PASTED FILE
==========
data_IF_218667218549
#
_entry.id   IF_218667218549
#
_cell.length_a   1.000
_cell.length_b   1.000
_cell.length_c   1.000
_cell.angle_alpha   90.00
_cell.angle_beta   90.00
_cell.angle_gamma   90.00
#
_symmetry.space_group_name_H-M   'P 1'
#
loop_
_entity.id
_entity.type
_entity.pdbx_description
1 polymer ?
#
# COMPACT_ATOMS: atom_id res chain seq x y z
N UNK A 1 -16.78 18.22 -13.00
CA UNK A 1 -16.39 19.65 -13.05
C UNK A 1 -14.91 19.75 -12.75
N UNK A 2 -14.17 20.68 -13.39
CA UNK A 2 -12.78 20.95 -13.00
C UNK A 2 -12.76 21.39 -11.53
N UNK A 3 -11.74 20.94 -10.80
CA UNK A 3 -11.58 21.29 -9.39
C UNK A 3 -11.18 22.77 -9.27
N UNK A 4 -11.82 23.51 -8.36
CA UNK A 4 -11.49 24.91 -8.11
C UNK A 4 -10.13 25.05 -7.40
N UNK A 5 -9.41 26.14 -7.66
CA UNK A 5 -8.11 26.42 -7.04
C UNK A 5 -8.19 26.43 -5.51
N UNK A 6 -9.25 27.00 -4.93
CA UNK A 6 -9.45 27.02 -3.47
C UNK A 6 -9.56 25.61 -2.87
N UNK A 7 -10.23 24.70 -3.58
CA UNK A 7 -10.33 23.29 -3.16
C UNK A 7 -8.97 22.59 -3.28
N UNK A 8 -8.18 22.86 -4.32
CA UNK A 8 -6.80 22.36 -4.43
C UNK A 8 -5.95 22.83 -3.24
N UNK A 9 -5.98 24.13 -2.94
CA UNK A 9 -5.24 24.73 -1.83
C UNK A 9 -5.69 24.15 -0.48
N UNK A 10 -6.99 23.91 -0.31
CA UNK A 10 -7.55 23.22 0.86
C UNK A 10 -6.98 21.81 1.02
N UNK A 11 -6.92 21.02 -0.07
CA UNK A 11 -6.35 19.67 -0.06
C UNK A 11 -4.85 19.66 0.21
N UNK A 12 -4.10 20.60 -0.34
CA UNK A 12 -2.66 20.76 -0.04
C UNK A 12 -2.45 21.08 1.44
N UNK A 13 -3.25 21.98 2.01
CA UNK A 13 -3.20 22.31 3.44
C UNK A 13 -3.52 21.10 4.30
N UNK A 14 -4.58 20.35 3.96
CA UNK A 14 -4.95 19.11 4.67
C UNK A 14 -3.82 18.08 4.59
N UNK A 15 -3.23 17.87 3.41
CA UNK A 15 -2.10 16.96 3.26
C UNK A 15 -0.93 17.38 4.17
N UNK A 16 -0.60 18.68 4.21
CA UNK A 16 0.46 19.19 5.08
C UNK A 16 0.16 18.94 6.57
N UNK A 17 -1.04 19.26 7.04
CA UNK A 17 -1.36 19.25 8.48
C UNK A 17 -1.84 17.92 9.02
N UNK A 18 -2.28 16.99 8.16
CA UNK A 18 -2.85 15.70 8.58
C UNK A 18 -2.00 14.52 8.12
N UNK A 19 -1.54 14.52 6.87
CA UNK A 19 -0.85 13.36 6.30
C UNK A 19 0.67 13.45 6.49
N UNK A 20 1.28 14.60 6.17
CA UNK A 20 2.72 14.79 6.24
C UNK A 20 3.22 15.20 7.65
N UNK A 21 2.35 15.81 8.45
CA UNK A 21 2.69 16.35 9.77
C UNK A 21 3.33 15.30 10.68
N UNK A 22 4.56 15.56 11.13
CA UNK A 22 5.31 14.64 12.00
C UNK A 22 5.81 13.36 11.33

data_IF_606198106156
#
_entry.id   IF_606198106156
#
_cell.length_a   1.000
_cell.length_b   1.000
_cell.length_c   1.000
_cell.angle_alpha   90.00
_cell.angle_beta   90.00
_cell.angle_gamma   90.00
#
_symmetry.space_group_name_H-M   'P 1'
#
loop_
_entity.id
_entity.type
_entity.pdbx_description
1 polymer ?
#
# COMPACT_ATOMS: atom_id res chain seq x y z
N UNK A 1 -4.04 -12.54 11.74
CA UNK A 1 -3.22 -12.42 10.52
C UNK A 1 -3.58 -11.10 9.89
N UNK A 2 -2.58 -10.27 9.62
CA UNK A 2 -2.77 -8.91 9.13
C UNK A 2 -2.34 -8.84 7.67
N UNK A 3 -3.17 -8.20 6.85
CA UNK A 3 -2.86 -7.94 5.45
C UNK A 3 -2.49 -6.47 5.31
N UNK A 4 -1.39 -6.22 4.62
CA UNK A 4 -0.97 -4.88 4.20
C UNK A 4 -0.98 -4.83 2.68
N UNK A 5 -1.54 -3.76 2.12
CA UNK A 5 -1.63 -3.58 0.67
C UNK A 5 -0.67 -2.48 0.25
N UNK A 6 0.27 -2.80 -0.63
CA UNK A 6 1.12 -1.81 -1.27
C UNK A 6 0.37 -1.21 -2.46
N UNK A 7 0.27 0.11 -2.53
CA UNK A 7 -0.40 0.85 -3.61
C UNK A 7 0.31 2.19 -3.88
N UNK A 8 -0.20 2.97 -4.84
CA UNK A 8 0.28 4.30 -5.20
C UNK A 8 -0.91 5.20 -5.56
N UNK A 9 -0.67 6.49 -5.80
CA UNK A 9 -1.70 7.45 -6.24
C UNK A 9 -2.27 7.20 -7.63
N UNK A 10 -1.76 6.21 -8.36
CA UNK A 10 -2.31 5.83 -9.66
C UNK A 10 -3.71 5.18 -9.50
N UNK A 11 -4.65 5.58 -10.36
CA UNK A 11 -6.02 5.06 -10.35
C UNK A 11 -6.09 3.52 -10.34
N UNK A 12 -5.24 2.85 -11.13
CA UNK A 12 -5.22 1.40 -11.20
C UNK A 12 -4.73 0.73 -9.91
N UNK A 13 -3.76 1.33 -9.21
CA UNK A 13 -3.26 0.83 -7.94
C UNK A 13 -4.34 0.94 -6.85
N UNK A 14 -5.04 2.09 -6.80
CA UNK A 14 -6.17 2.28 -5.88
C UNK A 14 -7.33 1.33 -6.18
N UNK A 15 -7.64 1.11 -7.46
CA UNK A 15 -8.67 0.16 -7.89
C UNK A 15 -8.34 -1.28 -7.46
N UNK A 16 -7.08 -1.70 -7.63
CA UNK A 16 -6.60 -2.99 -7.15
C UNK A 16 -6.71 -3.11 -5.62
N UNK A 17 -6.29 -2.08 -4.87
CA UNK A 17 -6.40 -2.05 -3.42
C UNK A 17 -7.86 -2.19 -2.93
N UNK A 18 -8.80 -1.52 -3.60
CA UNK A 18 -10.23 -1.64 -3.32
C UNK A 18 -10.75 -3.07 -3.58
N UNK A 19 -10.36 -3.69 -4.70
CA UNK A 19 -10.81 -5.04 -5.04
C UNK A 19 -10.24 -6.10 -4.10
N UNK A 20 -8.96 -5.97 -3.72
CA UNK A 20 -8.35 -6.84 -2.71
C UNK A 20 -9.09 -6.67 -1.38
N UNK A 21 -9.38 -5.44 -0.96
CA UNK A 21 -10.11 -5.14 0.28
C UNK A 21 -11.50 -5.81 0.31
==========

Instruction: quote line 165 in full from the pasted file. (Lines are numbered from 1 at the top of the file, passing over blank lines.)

CA UNK A 20 -8.35 -6.84 -2.71